Third, he eschewed the glamour and glitter that permeates most stars’ lives and lived plainly, simply and austerely. I respect people who do not feel the need to wear their money on their sleeve. He makes himself known by his literary and musical achievements, not by his bling.
Fourth, he studied and practiced Buddhism for many years, and was even ordained a Buddhist monk – a dedication and effort I can only admire from afar; my dabblings in Buddhism seem like a splash through a rain puddle in comparison. Yet the grandson of a respected rabbi also retained his Jewish faith and culture.
Fifth: I discovered Cohen’s music in the late 60s with the release of his first album. This was a time when I was very susceptible to pop culture and was also playing a lot of guitar, and I tried to learn everything I heard. Music from that period stayed with me. I thought him one of the best, most articulate, most intellectual and honest songwriters I’d ever heard, an opinion that has not dimmed over time. I still play several of his tunes on the ukulele.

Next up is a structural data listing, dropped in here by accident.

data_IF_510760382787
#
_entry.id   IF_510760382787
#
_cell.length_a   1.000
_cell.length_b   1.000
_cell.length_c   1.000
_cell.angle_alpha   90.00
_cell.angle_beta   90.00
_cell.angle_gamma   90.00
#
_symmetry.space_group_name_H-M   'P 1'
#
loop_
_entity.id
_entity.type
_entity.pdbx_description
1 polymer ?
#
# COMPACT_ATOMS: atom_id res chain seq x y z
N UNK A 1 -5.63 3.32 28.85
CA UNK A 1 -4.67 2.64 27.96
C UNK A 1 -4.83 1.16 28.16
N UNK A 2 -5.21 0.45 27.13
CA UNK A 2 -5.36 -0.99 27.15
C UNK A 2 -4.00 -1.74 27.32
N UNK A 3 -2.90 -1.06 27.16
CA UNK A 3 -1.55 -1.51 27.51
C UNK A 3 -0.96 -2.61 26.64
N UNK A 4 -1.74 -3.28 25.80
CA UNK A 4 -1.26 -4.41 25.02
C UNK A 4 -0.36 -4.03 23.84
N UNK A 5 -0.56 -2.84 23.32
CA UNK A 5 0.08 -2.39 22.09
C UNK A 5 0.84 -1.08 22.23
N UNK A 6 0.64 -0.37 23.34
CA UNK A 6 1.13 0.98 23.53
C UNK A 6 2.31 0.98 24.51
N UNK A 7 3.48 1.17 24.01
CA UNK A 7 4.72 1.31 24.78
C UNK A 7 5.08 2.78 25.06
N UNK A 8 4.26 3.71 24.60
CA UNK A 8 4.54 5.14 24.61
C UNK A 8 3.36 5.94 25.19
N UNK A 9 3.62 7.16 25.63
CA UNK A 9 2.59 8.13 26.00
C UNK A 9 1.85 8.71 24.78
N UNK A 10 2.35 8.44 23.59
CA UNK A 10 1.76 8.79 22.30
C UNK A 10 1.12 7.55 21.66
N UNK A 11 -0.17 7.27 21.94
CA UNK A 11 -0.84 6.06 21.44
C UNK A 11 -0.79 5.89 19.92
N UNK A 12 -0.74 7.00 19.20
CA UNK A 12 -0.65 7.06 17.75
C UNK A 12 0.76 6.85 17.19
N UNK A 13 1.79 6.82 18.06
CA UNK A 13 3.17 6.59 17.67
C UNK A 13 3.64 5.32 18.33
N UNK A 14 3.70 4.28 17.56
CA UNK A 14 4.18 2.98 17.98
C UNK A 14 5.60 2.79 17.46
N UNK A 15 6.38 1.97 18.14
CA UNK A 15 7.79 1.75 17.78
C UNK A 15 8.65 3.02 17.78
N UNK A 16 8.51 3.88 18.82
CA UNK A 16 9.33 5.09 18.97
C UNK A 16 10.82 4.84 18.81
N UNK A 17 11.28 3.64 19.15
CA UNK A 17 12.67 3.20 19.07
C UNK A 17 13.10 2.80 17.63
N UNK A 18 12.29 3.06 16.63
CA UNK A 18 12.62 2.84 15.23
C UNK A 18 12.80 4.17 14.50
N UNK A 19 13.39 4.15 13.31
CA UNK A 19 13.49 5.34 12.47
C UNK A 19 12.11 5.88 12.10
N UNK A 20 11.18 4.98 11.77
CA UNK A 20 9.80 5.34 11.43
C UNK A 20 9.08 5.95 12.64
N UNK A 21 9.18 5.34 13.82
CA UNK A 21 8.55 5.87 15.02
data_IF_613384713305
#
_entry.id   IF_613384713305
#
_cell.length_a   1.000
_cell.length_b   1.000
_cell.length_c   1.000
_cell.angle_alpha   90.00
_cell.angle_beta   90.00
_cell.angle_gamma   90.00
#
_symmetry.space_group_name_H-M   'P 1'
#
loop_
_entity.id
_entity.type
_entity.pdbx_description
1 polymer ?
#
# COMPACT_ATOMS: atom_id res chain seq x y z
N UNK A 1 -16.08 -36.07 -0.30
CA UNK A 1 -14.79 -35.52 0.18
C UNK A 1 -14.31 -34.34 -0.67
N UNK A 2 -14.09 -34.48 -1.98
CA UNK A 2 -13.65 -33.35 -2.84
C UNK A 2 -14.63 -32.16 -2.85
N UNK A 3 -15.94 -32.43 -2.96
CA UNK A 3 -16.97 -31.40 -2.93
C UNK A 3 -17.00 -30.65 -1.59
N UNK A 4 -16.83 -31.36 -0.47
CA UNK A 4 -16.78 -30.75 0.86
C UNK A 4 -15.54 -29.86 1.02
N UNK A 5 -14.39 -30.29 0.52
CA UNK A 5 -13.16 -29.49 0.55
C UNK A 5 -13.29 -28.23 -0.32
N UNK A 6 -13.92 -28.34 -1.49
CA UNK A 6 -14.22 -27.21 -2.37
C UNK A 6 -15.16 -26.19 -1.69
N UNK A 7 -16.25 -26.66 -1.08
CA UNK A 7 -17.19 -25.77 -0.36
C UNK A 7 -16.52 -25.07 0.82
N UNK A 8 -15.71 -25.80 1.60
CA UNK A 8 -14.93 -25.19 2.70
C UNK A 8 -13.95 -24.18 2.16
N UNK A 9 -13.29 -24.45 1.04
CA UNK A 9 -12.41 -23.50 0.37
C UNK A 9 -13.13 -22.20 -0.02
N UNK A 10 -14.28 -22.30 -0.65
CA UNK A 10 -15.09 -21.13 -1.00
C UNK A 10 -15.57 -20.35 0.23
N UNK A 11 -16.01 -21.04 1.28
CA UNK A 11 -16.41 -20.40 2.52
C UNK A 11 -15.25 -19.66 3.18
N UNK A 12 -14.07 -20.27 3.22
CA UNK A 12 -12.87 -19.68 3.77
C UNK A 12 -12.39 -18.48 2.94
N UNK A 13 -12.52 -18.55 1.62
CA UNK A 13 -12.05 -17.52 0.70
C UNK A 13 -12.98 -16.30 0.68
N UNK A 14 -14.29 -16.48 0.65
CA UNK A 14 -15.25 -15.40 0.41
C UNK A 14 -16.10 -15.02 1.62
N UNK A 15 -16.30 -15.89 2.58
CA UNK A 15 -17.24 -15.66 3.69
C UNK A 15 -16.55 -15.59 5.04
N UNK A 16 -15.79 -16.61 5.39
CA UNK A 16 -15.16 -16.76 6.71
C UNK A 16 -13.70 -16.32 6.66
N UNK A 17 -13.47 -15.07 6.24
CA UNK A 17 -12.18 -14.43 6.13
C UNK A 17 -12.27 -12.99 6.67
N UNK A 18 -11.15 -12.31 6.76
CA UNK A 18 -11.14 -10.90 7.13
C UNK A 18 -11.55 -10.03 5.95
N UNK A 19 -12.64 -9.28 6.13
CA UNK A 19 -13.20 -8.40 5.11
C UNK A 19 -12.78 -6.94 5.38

True, there’s a certain darkness to a lot of his work (that isn’t always suited for the chirpy ukulele…), and the raw emotion he often gives us is not easy to take in large doses. It’s like a dinner of exquisite dishes: best to be savoured one at a time, not en masse. As it says in The Telegraph review of the book:
Out of this cocktail of suffering and desire, Cohen seems compelled to make music that turns out tender and profoundly meaningful, songs that are to his audience life-changing and hypnotic, delivered in that ever-deepening voice. When redemption comes, and almost miraculously the depression lifts, you want to join in with one of the 80 rousing choruses he wrote for Hallelujah.